The Capital Times
December 6, 2003
By Aaron Nathans
University of Wisconsin regents have voted to drop Tyson Foods International bonds from the university's investment portfolio, recognizing the labor struggles at the Jefferson food plant.
The move to sell the Tyson bonds, which are valued at about $200,000, is the university's first such gesture since the regents voted to divest from South Africa in 1978.
Workers at the Tyson plant voted in February to go on strike after Tyson proposed a new contract that would freeze wages and cut pensions, health care benefits and starting wage rates. The workers are represented by United Food and Commercial Workers Local 538.
After discussions in closed session Thursday, the Board of Regents' business and finance committee voted without dissent to divest from Tyson, and reported the action at the full board meeting Friday.
The committee has final say on issues of divestiture.
The decision comes after UW-Madison and UW-Milwaukee both chose to stop buying Tyson products. Regents said the divestiture was largely to support the decisions of the two campuses.
Regent Mark Bradley, who is chairman of the business and finance committee, didn't have much to say about Tyson in particular, but said the decision sends a message that regents will listen to members of the public who bring them concerns about university investments.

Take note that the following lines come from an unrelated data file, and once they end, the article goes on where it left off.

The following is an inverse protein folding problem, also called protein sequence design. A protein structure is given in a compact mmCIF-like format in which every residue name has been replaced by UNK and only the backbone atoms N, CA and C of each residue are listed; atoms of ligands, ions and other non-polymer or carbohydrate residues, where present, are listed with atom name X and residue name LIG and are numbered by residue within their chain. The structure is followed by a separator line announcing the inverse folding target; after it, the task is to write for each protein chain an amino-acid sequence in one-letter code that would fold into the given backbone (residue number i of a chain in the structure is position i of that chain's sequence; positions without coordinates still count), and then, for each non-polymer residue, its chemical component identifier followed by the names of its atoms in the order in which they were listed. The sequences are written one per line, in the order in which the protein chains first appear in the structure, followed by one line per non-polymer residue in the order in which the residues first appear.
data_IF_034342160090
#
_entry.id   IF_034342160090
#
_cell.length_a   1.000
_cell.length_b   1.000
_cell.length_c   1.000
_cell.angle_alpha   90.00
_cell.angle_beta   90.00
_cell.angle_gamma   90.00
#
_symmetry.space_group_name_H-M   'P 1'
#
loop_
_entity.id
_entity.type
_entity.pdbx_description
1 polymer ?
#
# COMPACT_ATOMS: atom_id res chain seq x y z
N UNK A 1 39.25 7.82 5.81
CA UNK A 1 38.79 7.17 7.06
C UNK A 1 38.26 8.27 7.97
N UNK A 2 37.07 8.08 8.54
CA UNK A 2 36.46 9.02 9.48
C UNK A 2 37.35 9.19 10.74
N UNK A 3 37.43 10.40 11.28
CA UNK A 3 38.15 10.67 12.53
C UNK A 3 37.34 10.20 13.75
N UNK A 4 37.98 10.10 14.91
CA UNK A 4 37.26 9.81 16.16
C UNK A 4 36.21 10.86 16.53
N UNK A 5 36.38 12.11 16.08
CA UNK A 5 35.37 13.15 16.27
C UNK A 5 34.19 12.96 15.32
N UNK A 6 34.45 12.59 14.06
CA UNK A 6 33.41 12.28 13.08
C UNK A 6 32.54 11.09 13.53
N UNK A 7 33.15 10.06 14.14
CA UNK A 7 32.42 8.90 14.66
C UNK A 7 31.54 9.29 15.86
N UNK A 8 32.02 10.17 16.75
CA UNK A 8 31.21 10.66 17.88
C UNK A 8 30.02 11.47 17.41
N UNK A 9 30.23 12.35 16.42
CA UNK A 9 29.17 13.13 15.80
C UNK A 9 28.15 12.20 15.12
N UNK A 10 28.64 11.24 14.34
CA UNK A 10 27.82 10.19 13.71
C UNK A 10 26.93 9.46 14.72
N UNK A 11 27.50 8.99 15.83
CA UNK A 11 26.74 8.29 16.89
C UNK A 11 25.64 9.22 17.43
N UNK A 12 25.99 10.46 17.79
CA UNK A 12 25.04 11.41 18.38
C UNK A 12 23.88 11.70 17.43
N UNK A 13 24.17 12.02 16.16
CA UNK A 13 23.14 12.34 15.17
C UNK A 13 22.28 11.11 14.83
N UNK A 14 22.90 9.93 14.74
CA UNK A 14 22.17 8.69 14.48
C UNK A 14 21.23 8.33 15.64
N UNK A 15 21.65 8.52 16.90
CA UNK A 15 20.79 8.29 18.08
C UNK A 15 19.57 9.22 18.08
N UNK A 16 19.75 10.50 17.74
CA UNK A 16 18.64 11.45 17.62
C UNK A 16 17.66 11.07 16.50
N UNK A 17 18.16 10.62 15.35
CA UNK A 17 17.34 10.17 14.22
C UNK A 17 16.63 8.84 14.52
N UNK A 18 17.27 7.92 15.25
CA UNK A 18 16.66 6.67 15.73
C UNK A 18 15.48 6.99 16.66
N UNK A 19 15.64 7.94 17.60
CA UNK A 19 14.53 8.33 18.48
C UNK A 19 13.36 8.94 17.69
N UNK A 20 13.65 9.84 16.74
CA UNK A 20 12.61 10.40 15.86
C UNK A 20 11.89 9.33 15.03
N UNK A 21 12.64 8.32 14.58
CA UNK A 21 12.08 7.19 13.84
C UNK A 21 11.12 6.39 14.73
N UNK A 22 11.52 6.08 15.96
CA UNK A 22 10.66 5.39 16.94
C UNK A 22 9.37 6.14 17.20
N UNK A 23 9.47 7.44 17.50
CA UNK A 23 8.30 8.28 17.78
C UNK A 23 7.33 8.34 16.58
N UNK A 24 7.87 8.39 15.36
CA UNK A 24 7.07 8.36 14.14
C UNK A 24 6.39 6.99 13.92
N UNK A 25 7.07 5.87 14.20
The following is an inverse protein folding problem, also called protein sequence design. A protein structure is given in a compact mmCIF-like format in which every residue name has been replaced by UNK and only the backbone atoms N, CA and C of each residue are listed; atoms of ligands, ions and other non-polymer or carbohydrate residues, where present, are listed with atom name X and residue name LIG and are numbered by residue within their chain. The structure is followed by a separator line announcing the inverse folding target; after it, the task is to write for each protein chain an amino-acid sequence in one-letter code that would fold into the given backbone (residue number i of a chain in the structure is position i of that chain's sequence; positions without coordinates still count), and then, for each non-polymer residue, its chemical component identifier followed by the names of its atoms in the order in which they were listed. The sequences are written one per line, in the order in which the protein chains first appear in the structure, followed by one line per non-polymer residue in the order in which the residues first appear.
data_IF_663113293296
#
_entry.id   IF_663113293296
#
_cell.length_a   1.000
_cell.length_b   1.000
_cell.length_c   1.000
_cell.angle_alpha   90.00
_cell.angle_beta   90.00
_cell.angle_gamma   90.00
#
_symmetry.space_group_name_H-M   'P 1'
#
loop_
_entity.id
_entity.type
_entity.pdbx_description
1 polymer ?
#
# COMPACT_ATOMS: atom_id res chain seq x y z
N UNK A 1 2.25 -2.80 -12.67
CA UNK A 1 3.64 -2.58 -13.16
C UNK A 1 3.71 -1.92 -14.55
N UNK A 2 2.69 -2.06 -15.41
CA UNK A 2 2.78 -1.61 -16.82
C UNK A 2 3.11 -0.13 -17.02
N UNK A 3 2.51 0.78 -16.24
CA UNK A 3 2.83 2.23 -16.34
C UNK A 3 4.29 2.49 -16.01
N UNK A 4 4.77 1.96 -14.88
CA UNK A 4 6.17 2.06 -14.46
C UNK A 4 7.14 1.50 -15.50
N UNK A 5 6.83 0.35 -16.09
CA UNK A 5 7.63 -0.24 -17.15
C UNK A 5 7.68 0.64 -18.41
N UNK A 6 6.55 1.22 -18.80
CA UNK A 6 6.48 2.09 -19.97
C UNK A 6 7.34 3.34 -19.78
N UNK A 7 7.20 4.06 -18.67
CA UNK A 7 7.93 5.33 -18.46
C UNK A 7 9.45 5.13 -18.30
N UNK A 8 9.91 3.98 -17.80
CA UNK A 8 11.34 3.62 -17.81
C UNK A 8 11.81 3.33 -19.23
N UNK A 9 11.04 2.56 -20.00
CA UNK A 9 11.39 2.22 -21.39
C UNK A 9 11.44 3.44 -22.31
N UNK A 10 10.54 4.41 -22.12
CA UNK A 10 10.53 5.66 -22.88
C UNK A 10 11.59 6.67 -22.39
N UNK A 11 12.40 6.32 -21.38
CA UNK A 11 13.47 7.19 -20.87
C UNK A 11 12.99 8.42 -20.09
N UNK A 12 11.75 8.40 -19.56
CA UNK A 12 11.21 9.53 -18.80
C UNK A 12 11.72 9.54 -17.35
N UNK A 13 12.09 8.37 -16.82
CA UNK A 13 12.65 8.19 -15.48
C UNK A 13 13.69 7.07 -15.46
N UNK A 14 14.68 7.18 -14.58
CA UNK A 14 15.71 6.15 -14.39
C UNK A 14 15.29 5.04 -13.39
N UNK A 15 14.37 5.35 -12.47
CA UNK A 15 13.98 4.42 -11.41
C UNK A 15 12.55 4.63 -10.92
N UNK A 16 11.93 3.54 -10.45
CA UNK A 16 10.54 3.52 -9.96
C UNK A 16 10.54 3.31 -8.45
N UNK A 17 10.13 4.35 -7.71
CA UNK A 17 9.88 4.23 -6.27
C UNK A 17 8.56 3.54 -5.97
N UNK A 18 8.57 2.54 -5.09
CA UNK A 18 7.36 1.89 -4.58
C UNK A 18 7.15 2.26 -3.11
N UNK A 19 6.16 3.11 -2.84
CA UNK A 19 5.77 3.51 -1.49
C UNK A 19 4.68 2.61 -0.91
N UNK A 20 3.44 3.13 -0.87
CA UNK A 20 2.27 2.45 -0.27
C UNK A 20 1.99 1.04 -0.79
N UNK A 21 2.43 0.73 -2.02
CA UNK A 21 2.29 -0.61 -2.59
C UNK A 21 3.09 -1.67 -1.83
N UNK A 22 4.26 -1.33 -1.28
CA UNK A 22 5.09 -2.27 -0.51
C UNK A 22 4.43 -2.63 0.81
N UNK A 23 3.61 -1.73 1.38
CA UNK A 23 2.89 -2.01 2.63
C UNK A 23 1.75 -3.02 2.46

Nevertheless, the decision could signal a new era in socially responsible investing for the university. In February, the Board of Regents will review its investment policies, including those in companies rumored to have connections with Burma.
"If we feel companies are not being socially responsible, we're going to divest," Bradley said.
UW System Assistant Trust Fund Officer Doug Hoerr said the university has used shareholder voting to promote socially responsible investing "from within" since 1997. He noted that in the 2 years he has been in his current role, the Tyson matter was the first time the regents asked for a review of a specific company.
More than half the Board of Regents turned over within the last year, from Republican appointees to Democratic Gov. Jim Doyle's appointees.
"It's definitely good news," said Ben Manski, co-chairman of the national Green Party, who had made a case for divesting from Tyson last month at the regents' annual trust fund forum. "The regents couldn't ignore the Tyson strikers. I'm glad they didn't. But there are many other investments the university still holds that need to be addressed as well."
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